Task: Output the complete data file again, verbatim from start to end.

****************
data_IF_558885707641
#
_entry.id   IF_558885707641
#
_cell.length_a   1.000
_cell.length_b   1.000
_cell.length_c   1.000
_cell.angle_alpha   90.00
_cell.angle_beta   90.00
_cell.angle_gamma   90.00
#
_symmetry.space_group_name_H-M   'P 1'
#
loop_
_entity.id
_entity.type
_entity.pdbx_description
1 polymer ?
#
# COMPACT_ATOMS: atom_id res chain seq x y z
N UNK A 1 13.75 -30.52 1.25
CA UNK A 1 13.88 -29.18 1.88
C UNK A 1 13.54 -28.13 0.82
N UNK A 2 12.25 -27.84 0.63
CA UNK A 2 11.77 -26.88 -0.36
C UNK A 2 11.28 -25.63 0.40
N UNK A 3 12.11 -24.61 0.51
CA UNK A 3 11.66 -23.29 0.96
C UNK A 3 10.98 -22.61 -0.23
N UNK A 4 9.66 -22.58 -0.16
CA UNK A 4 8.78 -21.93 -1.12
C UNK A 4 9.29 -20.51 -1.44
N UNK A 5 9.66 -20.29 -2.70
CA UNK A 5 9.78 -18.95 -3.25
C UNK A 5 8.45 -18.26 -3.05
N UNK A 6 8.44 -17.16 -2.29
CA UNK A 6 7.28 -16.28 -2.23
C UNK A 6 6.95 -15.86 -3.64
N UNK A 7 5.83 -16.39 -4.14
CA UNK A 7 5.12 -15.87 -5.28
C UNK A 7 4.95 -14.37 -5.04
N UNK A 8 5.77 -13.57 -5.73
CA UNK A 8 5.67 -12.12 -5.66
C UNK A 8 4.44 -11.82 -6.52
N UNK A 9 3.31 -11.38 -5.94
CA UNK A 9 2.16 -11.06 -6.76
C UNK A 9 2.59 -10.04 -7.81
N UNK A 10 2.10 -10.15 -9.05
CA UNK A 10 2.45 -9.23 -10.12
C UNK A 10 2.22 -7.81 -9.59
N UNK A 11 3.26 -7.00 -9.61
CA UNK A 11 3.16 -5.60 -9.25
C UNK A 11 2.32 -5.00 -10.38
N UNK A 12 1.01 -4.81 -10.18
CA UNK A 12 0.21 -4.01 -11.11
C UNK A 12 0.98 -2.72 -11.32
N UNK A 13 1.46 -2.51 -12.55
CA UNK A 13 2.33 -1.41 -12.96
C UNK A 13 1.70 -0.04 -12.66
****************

data_IF_558885707641
#
_entry.id   IF_558885707641
#
_cell.length_a   1.000
_cell.length_b   1.000
_cell.length_c   1.000
_cell.angle_alpha   90.00
_cell.angle_beta   90.00
_cell.angle_gamma   90.00
#
_symmetry.space_group_name_H-M   'P 1'
#
loop_
_entity.id
_entity.type
_entity.pdbx_description
1 polymer ?
#
# COMPACT_ATOMS: atom_id res chain seq x y z
N UNK A 1 13.75 -30.52 1.25
CA UNK A 1 13.88 -29.18 1.88
C UNK A 1 13.54 -28.13 0.82
N UNK A 2 12.25 -27.84 0.63
CA UNK A 2 11.77 -26.88 -0.36
C UNK A 2 11.28 -25.63 0.40
N UNK A 3 12.11 -24.61 0.51
CA UNK A 3 11.66 -23.29 0.96
C UNK A 3 10.98 -22.61 -0.23
N UNK A 4 9.66 -22.58 -0.16
CA UNK A 4 8.78 -21.93 -1.12
C UNK A 4 9.29 -20.51 -1.44
N UNK A 5 9.66 -20.29 -2.70
CA UNK A 5 9.78 -18.95 -3.25
C UNK A 5 8.45 -18.26 -3.05
N UNK A 6 8.44 -17.16 -2.29
CA UNK A 6 7.28 -16.28 -2.23
C UNK A 6 6.95 -15.86 -3.64
N UNK A 7 5.83 -16.39 -4.14
CA UNK A 7 5.12 -15.87 -5.28
C UNK A 7 4.95 -14.37 -5.04
N UNK A 8 5.77 -13.57 -5.73
CA UNK A 8 5.67 -12.12 -5.66
C UNK A 8 4.44 -11.82 -6.52
N UNK A 9 3.31 -11.38 -5.94
CA UNK A 9 2.16 -11.06 -6.76
C UNK A 9 2.59 -10.04 -7.81
N UNK A 10 2.10 -10.15 -9.05
CA UNK A 10 2.45 -9.23 -10.12
C UNK A 10 2.22 -7.81 -9.59
N UNK A 11 3.26 -7.00 -9.61
CA UNK A 11 3.16 -5.60 -9.25
C UNK A 11 2.32 -5.00 -10.38
N UNK A 12 1.01 -4.81 -10.18
CA UNK A 12 0.21 -4.01 -11.11
C UNK A 12 0.98 -2.72 -11.32
N UNK A 13 1.46 -2.51 -12.55
CA UNK A 13 2.33 -1.41 -12.96
C UNK A 13 1.70 -0.04 -12.66